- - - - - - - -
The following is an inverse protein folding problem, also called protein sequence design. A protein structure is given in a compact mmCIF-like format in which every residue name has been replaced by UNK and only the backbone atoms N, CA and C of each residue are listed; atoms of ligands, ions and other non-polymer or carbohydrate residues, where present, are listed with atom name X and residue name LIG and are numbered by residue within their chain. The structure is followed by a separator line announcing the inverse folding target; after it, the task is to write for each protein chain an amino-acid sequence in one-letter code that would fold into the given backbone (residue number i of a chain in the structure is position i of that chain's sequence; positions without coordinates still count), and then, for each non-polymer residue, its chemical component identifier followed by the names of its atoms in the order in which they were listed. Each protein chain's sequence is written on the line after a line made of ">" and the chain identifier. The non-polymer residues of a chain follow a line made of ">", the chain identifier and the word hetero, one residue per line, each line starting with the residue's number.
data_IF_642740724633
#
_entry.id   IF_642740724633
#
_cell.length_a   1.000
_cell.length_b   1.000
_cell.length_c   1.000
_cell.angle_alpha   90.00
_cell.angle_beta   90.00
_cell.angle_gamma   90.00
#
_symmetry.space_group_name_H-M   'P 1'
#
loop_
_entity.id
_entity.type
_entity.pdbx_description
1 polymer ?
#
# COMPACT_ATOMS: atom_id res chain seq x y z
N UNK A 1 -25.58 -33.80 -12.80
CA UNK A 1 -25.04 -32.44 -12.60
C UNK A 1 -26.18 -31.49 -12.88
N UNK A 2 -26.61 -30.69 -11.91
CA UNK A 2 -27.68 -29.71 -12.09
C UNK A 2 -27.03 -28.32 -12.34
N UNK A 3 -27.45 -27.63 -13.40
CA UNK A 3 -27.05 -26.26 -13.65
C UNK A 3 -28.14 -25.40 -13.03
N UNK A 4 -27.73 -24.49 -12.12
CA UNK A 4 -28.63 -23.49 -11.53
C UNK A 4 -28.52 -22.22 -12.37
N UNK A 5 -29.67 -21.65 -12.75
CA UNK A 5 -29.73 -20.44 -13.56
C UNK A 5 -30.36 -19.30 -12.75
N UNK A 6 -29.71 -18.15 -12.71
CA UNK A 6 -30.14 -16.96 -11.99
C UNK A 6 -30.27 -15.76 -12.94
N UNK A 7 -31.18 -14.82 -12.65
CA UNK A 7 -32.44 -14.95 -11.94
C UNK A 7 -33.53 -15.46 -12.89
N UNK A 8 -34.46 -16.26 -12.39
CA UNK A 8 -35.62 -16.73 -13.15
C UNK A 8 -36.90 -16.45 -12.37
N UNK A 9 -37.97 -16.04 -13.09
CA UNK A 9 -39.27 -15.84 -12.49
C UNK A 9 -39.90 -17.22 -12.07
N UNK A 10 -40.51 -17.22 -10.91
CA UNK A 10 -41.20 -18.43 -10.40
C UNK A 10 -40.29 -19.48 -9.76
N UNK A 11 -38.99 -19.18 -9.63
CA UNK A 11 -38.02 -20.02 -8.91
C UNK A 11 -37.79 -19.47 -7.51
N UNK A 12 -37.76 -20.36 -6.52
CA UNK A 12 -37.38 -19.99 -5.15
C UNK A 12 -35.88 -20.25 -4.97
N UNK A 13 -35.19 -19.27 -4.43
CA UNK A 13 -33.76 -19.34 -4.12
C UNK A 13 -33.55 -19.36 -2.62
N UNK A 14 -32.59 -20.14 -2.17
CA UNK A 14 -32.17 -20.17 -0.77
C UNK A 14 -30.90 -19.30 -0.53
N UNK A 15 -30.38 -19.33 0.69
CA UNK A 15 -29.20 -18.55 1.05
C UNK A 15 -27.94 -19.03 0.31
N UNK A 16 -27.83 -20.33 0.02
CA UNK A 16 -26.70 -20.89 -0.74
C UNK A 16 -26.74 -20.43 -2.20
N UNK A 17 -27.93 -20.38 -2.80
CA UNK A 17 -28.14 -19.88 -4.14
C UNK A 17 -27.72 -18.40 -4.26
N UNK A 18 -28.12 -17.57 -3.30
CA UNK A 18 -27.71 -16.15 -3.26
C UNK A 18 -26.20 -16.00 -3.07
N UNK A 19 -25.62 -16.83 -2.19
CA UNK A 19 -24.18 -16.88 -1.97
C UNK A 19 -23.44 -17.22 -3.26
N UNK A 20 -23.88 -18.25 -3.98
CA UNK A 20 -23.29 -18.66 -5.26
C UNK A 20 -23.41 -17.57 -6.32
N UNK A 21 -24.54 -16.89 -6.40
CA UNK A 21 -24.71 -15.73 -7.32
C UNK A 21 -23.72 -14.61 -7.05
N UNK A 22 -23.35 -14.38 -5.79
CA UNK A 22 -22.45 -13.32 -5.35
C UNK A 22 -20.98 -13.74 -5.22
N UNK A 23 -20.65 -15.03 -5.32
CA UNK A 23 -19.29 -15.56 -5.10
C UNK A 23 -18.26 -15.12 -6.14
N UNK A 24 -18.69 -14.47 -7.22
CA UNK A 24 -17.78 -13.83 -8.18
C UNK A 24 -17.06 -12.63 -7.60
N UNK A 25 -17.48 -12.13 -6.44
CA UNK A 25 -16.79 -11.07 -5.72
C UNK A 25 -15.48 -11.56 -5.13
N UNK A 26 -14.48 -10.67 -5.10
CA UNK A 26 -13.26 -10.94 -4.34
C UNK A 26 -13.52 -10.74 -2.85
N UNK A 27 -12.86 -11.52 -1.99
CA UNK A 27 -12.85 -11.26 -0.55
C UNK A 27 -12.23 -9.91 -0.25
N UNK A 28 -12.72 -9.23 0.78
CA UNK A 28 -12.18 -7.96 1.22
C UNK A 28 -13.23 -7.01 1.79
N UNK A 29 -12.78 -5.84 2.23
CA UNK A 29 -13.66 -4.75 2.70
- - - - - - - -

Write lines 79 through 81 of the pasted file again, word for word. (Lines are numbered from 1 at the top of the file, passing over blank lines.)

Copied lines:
N UNK A 20 -23.88 -18.25 -3.98
CA UNK A 20 -23.29 -18.66 -5.26
C UNK A 20 -23.41 -17.57 -6.32